Survival and reproduction of woody riparian plants is largely determined by periodic disturbances such as flood and drought. Hydrological models, incorporating greenhouse gas emission scenarios, predict that these changes will be exacerbated by climate change. Given the limited extent of aridland riparian ecosystems and likelihood of further hydrological change, an understanding of current and future effects of disturbance processes on populations of riparian plants are needed to protect breeding bird communities in the American Southwest.
To understand the effects of hydrological changes and wildfire on woody plants and riparian-nesting birds, Forest Service scientists reviewed the ecohydrology [an interdisciplinary area that draws on both ecology and hydrology] of southwestern streams and shared results from studies at the Middle Rio Grande.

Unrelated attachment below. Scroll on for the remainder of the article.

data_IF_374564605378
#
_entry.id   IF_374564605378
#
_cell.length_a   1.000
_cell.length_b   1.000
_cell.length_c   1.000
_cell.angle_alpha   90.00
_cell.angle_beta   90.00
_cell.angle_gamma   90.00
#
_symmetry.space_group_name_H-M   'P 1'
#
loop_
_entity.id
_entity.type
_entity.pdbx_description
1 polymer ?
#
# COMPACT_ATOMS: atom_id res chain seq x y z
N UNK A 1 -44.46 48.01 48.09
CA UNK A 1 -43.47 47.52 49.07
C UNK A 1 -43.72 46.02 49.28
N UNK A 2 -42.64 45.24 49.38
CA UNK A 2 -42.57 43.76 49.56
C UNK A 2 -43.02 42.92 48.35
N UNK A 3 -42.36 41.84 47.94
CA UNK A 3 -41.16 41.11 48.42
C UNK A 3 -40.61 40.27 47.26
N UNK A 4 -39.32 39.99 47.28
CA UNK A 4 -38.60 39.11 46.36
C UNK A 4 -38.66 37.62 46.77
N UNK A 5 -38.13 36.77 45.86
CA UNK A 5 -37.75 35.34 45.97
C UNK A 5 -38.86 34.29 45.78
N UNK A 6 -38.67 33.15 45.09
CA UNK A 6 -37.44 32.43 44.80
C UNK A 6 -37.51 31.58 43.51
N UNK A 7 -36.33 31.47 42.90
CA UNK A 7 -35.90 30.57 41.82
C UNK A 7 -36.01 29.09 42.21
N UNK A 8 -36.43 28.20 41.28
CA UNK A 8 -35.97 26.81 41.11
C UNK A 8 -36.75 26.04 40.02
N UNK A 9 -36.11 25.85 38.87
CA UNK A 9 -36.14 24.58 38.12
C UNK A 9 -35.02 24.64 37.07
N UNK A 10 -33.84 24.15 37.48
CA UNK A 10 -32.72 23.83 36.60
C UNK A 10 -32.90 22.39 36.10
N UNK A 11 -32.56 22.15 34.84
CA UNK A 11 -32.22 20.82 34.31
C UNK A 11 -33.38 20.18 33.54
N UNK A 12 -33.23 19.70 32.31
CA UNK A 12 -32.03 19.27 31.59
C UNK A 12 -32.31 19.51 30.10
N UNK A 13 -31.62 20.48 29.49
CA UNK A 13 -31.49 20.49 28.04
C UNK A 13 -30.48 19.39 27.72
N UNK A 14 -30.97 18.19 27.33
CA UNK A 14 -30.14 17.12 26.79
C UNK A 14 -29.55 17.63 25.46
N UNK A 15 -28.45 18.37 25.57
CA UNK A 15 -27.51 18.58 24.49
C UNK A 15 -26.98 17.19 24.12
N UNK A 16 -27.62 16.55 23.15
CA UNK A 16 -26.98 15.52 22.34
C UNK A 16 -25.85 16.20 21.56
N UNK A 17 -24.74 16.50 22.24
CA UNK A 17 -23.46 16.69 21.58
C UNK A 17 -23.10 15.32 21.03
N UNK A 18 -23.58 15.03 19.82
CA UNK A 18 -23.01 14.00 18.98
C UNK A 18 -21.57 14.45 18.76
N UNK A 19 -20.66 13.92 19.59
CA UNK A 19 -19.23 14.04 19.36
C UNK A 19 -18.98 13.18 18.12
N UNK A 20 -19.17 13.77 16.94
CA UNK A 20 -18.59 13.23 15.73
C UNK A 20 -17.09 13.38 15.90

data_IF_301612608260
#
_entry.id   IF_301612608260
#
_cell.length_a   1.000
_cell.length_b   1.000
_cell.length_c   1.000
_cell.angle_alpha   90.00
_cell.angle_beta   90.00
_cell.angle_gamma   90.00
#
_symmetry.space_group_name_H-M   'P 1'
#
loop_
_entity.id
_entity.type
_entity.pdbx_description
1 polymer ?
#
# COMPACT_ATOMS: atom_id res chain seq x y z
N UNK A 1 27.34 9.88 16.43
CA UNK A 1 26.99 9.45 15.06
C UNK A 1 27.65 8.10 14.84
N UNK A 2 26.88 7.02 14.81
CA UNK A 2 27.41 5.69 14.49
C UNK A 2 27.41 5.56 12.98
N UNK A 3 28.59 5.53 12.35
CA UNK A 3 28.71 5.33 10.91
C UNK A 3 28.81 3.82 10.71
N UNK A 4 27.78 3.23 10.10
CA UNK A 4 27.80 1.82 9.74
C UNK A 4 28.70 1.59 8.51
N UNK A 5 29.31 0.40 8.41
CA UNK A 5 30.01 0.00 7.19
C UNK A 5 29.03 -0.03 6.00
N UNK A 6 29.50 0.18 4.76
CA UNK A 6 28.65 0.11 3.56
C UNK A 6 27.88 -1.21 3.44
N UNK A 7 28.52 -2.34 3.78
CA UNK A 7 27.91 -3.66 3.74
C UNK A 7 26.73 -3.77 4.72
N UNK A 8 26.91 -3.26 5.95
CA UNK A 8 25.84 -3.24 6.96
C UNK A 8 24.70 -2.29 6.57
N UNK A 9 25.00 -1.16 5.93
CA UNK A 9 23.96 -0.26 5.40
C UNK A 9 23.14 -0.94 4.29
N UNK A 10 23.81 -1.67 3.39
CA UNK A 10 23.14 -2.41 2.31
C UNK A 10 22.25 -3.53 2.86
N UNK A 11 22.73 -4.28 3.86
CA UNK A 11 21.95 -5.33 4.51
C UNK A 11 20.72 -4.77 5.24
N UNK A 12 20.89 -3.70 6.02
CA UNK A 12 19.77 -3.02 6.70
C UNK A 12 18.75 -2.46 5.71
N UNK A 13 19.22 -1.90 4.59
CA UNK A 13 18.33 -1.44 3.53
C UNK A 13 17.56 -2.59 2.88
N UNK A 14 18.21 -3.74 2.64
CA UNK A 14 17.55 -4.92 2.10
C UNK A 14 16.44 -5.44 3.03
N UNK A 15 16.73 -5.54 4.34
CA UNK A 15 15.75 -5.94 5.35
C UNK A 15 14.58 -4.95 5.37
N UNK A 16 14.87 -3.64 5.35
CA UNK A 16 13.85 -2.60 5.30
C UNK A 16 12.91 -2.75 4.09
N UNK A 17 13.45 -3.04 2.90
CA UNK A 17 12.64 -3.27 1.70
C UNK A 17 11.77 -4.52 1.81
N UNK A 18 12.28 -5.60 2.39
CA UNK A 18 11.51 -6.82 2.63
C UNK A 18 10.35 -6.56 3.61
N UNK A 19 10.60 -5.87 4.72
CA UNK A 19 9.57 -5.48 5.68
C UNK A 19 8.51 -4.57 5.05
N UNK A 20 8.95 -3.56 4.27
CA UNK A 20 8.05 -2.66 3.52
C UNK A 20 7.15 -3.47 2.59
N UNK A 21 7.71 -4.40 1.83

Their research found that:
(1) Cottonwoods and other trees are key components of aridland riparian ecosystems.
(2) Reproduction and survival of these plants are largely determined by volume and timing of streamflows.
(3) Following alteration to natural disturbance regimes, wildfire has emerged as a threat to riparian ecosystems along streams such as the Middle Rio Grande; where nonnative plants such saltcedar recover from fire more effectively than native species. And,
(4) Cottonwood population projections indicated that sharp declines will occur as a result of climate-induced changes to streamflow and continued occurrence of wildfire.